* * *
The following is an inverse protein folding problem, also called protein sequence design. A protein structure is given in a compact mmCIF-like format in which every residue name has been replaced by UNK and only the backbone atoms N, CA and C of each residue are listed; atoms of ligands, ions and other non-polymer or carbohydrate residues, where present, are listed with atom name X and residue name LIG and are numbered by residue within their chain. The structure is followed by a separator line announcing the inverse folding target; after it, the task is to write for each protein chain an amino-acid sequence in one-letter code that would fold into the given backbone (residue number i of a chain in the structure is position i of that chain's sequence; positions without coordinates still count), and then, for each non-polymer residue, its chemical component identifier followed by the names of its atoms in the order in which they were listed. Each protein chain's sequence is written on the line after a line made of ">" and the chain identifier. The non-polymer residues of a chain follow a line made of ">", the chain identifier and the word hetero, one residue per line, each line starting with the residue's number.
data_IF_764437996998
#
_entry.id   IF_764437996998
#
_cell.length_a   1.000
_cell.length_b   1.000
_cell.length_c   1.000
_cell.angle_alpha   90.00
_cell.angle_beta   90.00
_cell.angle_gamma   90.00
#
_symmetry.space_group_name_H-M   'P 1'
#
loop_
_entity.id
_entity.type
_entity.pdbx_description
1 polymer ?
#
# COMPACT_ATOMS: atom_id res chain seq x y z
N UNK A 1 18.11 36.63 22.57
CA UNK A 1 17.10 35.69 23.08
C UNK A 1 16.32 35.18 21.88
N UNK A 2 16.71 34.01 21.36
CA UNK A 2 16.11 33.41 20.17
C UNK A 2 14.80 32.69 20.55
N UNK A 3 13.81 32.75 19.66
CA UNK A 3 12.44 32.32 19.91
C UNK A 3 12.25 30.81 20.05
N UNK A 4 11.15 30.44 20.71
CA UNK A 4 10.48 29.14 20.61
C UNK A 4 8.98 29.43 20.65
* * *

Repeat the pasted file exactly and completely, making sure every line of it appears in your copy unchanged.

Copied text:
The following is an inverse protein folding problem, also called protein sequence design. A protein structure is given in a compact mmCIF-like format in which every residue name has been replaced by UNK and only the backbone atoms N, CA and C of each residue are listed; atoms of ligands, ions and other non-polymer or carbohydrate residues, where present, are listed with atom name X and residue name LIG and are numbered by residue within their chain. The structure is followed by a separator line announcing the inverse folding target; after it, the task is to write for each protein chain an amino-acid sequence in one-letter code that would fold into the given backbone (residue number i of a chain in the structure is position i of that chain's sequence; positions without coordinates still count), and then, for each non-polymer residue, its chemical component identifier followed by the names of its atoms in the order in which they were listed. Each protein chain's sequence is written on the line after a line made of ">" and the chain identifier. The non-polymer residues of a chain follow a line made of ">", the chain identifier and the word hetero, one residue per line, each line starting with the residue's number.
data_IF_764437996998
#
_entry.id   IF_764437996998
#
_cell.length_a   1.000
_cell.length_b   1.000
_cell.length_c   1.000
_cell.angle_alpha   90.00
_cell.angle_beta   90.00
_cell.angle_gamma   90.00
#
_symmetry.space_group_name_H-M   'P 1'
#
loop_
_entity.id
_entity.type
_entity.pdbx_description
1 polymer ?
#
# COMPACT_ATOMS: atom_id res chain seq x y z
N UNK A 1 18.11 36.63 22.57
CA UNK A 1 17.10 35.69 23.08
C UNK A 1 16.32 35.18 21.88
N UNK A 2 16.71 34.01 21.36
CA UNK A 2 16.11 33.41 20.17
C UNK A 2 14.80 32.69 20.55
N UNK A 3 13.81 32.75 19.66
CA UNK A 3 12.44 32.32 19.91
C UNK A 3 12.25 30.81 20.05
N UNK A 4 11.15 30.44 20.71
CA UNK A 4 10.48 29.14 20.61
C UNK A 4 8.98 29.43 20.65